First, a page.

So we have democratization, along with homogenization - good and bad. (Los Angeles used to have many fine, small bookstores, by the way, before the folks from Ann Arbor arrived.)

And there's the matter of growth, which is supposed to be good, and can provide comfort at the same time -
The process of multiplication is particularly important for fast-growing towns like Chandler, where rollouts of established stores allow retail variety to expand as fast as the growing population can support new businesses. I heard the same refrain in Chandler that I've heard in similar boomburgs elsewhere, and for similar reasons. "It's got all the advantages of a small town, in terms of being friendly, but it's got all the things of a big town," says Scott Stephens, who moved from Manhattan Beach, California, in 1998 to work for Motorola. Chains let people in a city of 250,000 enjoy retail amenities once available only in a huge metropolitan center. At the same time, familiar establishments make it easier for people to make a home in a new place. When Nissan recently moved its headquarters from Southern California to Tennessee, an unusually high percentage of its Los Angeles–area employees accepted the transfer. "The fact that Starbucks are everywhere helps make moving a lot easier these days," a rueful Greg Whitney, vice president of business development for the Los Angeles County Economic Development Corporation, told the Los Angeles Times reporter John O'Dell. Orth Hedrick, a Nissan product manager, decided he could stay with the job he loved when he turned off the interstate near Nashville and realized, "You could really be Anywhere, U.S.A. There's a great big regional shopping mall, and most of the stores and restaurants are the same ones we see in California. Yet a few miles away you're in downtown, and there's lots of local color, too."
But who cares about local color? The idea is to reduce anxiety. Local color is for tourists. And "contrary to the rhetoric of bored cosmopolites," most cities don't exist primarily to please tourists (exclude Paris and Hollywood of course). They're just places people live, and do their best to do well. So you're not supposed to scoff at "the children toddling through the Chandler mall hugging their soft Build-A-Bear animals" who are "no less delighted because kids can also build a bear in Memphis or St. Louis." They'll be fine.

But there is the conflict -
The contempt for chains represents a brand-obsessed view of place, as if store names were all that mattered to a city's character. For many critics, the name on the store really is all that matters. The planning consultant Robert Gibbs works with cities that want to revive their downtowns, and he also helps developers find space for retailers. To his frustration, he finds that many cities actually turn away national chains, preferring a moribund downtown that seems authentically local. But, he says, the same local activists who oppose chains "want specialty retail that sells exactly what the chains sell - the same price, the same fit, the same qualities, the same sizes, the same brands, even." You can show people pictures of a Pottery Barn with nothing but the name changed, he says, and they'll love the store. So downtown stores stay empty, or sell low-value tourist items like candles and kites, while the chains open on the edge of town. In the name of urbanism, officials and activists in cities like Ann Arbor and Fort Collins, Colorado, are driving business to the suburbs. "If people like shopping at the Banana Republic or the Gap, if that's your market - or Payless Shoes - why not?" says an exasperated Gibbs. "Why not sell the goods and services people want?"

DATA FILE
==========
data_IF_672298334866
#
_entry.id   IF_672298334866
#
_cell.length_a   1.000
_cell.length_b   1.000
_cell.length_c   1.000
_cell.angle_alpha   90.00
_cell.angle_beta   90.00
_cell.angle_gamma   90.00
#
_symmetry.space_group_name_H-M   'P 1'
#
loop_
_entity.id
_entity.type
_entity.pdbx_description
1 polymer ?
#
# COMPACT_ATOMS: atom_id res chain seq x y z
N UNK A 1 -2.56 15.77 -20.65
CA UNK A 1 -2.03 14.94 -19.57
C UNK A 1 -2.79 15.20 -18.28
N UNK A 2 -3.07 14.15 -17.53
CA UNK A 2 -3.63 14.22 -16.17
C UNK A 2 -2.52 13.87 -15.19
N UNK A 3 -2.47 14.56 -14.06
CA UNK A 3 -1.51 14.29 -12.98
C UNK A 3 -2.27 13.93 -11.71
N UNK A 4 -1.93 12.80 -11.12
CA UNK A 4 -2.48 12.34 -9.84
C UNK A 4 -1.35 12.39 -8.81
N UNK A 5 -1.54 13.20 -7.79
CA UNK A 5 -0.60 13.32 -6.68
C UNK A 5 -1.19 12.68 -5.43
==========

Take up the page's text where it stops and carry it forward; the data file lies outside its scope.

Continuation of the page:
Fine. No oddly charming, small, dusty bookstores - except perhaps for "reconstructions" of what one might be like, for tourists. Embrace the homogenized surreal. Actually, you probably have no choice. And you can always skip the trip to the mall, turn off the television, and step out into the summer twilight, when the sky glows purple and the dry air cools. People will just think you're odd. They'll probably call the cops.

Posted by Alan at 21:21 PST | Post Comment | Permalink
Updated: Tuesday, 12 December 2006 06:44 PST home

Sunday, 10 December 2006
Offered Without Comment
Topic: Couldn't be so...

Offered Without Comment

The events are arrayed below. Draw your own conclusions.

See Andrew Sullivan in the Sunday, December 10, 2006, Times of London with this -
Jose Padilla was born in Brooklyn, New York, in 1970, the son of Puerto Rican immigrants. He was a troubled youth, joining a street gang when the family moved to Chicago, and was once jailed for aggravated assault.

After serving his sentence, he converted to Islam and professed non-violence. He went to the Masjid Al-Iman mosque in Fort Lauderdale, Florida, and worked for a charity suspected of Islamist terror ties. He visited Egypt, Saudi Arabia, Afghanistan, Pakistan and Iraq.